MOSCOW (Reuters) - China and Russia agree entirely with each other’s positions on the crisis in Syria and on North Korea’s nuclear program, Chinese Vice Foreign Minister Cheng Guoping said on Saturday in Moscow.
“The sides hold 100 percent coinciding positions on the issues of North Korea and Syria,” Cheng, who was accompanying Vice Premier Li Keqiang on a visit to Russia, told reporters through an interpreter.
Russia and China have protected Syrian President Bashar al-Assad by blocking two U.N. Security Council resolutions condemning a government crackdown in which the United Nations says 9,000 people have been killed since March 2011.
While publicly opposing foreign interference and particularly military intervention in Syria, they have both backed U.N.-Arab League envoy Kofi Annan’s peace plan in Security Council votes and urged the government and rebels to adhere to a ceasefire.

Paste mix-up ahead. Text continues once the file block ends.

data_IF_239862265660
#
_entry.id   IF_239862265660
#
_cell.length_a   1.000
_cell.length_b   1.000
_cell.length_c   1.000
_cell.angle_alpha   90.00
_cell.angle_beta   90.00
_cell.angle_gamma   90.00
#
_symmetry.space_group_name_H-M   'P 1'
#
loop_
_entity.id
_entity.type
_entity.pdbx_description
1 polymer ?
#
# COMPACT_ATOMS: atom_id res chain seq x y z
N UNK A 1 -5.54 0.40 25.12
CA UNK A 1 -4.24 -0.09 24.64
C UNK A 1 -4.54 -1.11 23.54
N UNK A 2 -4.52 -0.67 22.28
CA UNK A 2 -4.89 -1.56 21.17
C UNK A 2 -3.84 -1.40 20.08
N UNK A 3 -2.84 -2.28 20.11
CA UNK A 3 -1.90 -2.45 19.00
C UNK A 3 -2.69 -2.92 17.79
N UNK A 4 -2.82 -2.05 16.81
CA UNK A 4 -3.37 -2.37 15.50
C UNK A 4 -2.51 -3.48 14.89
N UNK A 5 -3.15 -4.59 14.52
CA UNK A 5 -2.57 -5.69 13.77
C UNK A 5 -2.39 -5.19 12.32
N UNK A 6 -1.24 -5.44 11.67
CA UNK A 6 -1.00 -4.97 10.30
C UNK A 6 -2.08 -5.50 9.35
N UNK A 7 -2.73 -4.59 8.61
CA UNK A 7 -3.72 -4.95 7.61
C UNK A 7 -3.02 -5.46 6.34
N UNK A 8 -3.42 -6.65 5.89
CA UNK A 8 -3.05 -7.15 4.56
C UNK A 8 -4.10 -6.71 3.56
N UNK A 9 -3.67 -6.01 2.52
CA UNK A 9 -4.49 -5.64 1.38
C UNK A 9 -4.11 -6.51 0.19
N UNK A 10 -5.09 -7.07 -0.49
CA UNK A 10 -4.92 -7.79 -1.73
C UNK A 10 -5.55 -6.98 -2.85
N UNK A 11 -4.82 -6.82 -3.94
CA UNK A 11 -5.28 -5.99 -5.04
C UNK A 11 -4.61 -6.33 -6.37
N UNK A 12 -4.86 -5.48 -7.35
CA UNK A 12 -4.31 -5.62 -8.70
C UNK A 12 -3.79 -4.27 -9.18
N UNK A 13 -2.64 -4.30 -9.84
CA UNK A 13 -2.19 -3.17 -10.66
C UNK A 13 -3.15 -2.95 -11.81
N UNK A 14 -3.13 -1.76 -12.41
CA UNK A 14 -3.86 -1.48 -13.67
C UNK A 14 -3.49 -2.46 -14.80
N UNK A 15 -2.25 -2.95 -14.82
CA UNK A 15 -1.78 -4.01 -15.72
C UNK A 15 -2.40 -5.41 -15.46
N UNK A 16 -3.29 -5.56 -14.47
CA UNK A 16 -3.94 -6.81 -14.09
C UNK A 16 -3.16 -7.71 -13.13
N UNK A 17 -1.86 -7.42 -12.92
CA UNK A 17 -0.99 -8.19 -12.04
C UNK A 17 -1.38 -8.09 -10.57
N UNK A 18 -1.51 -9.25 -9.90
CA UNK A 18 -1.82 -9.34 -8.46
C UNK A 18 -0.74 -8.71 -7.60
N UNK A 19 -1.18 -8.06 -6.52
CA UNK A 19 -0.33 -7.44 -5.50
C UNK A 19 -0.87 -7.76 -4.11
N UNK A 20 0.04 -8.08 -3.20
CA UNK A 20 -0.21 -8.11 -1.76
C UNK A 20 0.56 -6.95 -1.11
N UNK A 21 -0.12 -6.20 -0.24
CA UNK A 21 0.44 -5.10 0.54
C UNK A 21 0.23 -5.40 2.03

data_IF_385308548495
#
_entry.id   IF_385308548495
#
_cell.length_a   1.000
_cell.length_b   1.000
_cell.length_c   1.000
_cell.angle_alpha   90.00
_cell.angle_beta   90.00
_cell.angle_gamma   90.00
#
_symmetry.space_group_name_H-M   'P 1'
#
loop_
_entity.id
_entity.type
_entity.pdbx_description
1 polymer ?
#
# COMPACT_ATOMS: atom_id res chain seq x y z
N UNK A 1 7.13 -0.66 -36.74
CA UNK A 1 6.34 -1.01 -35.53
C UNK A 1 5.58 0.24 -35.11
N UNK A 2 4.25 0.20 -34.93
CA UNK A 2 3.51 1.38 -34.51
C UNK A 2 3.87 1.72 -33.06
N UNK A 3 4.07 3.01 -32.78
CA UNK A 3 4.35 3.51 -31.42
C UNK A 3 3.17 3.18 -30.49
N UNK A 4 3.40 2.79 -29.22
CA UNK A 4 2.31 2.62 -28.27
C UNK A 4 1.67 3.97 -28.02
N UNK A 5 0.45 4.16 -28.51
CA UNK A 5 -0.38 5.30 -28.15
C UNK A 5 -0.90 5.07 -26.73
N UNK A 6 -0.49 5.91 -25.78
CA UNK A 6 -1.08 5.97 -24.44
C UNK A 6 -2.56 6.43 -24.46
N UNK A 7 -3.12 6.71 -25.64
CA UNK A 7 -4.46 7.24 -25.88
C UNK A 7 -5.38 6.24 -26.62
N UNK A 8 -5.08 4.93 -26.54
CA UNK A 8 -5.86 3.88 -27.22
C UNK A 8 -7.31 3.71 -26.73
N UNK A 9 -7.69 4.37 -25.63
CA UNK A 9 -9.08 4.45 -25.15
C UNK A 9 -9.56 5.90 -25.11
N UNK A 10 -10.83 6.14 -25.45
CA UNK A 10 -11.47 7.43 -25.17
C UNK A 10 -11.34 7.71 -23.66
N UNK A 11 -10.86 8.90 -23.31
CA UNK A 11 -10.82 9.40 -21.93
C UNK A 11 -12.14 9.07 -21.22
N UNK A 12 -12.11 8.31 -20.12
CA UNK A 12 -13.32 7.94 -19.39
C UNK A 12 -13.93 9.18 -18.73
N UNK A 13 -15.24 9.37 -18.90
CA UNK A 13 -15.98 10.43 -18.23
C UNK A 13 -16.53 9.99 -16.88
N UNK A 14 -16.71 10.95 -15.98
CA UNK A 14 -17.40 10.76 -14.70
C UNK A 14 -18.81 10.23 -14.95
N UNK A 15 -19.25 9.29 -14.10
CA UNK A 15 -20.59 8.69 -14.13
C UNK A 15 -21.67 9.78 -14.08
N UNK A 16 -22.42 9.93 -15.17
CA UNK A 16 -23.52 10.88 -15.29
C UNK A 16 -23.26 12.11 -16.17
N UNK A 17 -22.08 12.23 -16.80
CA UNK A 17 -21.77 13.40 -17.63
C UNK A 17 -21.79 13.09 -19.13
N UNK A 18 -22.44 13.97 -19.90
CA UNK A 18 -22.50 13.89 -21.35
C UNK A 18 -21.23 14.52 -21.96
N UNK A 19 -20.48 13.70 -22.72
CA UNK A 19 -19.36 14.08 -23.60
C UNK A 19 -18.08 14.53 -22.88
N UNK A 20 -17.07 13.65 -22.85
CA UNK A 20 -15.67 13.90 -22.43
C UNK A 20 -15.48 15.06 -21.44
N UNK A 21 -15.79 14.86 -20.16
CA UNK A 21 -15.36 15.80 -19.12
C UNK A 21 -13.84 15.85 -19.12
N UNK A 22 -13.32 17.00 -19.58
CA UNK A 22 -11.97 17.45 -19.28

China and Russia criticized North Korea’s defiant launch of long-range rocket this month, but both called for restraint.
The two veto-wielding permanent U.N. Security Council members use their clout to blunt U.S. power, advocating what they call a “multipolar” world rather than one dominated by any single country.
At the same time, they compete for influence in former Soviet Central Asia and struggle to hash out differences over energy supplies despite an apparent natural fit between Russia and the world’s fastest growing energy consumer.
Li, who is on track to succeed Chinese Premier Wen Jiabao later this year, met on Friday with Russian President Dmitry Medvedev and Prime Minister Vladimir Putin, who will be inaugurated to a six-year presidential term on May 7.
Reporting by Gleb Bryanski; Writing by Steve Gutterman; Editing by Louise Ireland